In fact, Tokyo Disneyland was the first Disney-branded theme park to be built outside the U.S. A second Disney park opened in the country in 2001, and there are now plans to start construction on a third, tailored specifically towards Japanese culture, with a target opening of 2025.

Equally, many major Japanese characters are also hugely popular across the world. This is reflected in License Global's Top 150 Global Licensors report, which featured a number of Japanese brands including Hello Kitty creators Sanrio at No. 12 and The Pokémon Company at No. 19.

Character licensing has penetrated almost every product category, although toys is still the single largest with 29.2 percent of revenues. Apparel and software are also prime categories for character licensing at 13.9 percent and 11.1 percent, respectively.

Despite the huge dominance of character licensing in Japan, it only represented 7.8 percent of all retail sales for entertainment and character licensed merchandise worldwide in 2016. This still generated a healthy $472 million in royalties, according to LIMA.

Unique Market

One of the more unique factors in the Japanese market is the multi-audience appeal of character licensed products. Many of the best-loved characters are linked to other forms of media such as film, TV and print, which are targeted at children. But for a lot of characters there is also an adult audience, particularly among women.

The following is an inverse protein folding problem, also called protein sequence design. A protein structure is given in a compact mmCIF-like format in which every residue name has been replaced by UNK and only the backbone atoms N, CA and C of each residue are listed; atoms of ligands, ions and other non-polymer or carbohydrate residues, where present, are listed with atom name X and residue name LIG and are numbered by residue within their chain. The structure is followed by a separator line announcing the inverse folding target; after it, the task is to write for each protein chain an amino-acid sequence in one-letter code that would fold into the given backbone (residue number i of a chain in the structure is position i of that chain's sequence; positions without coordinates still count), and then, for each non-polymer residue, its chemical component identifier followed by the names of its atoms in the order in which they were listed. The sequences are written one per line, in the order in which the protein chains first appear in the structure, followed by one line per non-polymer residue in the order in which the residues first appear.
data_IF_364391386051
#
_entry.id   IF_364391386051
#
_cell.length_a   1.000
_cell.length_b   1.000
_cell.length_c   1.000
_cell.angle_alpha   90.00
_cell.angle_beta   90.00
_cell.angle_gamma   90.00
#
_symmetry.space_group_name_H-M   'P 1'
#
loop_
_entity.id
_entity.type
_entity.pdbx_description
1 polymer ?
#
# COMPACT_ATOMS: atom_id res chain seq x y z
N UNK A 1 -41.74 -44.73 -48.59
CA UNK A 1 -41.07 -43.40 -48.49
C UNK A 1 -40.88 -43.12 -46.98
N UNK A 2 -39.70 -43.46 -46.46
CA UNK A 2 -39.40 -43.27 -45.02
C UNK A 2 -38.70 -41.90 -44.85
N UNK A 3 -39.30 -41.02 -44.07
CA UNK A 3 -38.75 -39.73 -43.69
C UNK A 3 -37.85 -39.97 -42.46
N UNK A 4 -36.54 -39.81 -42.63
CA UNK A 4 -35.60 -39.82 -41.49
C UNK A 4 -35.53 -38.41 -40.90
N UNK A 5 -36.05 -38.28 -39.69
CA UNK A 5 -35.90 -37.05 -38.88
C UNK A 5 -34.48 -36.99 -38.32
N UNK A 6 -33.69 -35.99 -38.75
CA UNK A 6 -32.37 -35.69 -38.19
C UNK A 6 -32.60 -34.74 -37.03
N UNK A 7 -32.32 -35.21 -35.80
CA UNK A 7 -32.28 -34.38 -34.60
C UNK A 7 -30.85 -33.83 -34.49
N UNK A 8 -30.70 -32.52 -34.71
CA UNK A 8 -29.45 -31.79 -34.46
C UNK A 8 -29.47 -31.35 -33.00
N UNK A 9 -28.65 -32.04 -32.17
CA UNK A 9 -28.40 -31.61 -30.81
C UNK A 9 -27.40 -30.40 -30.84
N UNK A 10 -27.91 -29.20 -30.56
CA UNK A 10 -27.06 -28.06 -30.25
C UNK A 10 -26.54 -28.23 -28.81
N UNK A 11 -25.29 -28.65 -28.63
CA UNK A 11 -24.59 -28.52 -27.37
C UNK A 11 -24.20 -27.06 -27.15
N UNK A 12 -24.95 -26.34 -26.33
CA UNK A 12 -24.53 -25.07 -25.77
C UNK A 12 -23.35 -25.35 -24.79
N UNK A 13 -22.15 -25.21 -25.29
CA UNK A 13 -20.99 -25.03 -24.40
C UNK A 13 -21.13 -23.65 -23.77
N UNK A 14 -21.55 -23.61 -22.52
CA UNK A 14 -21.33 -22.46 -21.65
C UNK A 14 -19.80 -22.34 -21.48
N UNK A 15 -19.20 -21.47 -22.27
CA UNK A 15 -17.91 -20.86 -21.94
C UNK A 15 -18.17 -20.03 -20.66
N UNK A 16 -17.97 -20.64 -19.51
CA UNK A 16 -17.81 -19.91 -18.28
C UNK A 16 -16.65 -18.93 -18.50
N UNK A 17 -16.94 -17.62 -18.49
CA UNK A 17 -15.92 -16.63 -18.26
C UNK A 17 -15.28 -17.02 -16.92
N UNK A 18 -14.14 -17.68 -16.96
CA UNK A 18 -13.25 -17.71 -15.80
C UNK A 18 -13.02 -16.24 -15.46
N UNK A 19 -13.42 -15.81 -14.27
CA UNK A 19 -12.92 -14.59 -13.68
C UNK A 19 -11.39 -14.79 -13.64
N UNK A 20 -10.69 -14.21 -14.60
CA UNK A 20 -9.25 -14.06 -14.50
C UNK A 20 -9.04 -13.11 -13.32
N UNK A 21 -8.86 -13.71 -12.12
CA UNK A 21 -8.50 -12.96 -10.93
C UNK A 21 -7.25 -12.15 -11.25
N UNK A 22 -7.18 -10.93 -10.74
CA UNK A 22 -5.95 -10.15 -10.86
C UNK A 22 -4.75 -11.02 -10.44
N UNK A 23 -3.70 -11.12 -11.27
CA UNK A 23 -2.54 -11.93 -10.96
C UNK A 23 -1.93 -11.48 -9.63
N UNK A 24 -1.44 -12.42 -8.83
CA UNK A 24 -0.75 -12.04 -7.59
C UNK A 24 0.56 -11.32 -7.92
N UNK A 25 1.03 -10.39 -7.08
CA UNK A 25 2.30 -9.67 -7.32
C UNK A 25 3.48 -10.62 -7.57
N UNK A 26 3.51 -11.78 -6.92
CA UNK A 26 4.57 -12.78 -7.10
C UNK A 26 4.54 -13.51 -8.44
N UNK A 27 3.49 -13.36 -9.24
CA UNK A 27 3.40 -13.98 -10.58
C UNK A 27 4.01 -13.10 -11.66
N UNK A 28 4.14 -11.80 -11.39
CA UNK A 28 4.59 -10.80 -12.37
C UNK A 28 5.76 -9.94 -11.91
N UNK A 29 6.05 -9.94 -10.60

"Another unique quality of the Japan market is that character licensed products are popular not only with kids, but also adult women. There are a lot of unique presentations and collaborations between characters and other fashion or lifestyle brands," notes Nito.

This gives licensors far more scope to strike deals for licensed merchandise as different products suit different audiences, such as homewares for adults and toys for children. Even within one product category there can be various opportunities, such as child-friendly toys and higher-end collectible figures for adults.

This dual-appeal is one reason why recognizable characters, with deep heritage, are so successful. Adults often look favorably on the characters that they grew up with and may actively seek out products featuring those characters. They, in turn, introduce them to their own children, which creates a continuous cycle of fans.

Another popular trend in Japan is small, limited runs of products. Licensors can capitalize on this to create hype and demand. Consumers are increasingly looking for distinct experiences and something that everyone else doesn't have. A limited run of a licensed product can impart that special feeling and it can spur customers to keep coming back to buy other limited runs.

Gacha, or small toys packaged in plastic capsules dispensed from vending machines, is another peculiarity of Japanese retail. The toys are usually themed around a certain character or franchise, and each range contains a number of different designs. As customers cannot see which design they are getting, many will buy multiple gacha in order to try and collect the whole series. Most characters lend themselves to gacha, but all sorts of brands can be licensed for them.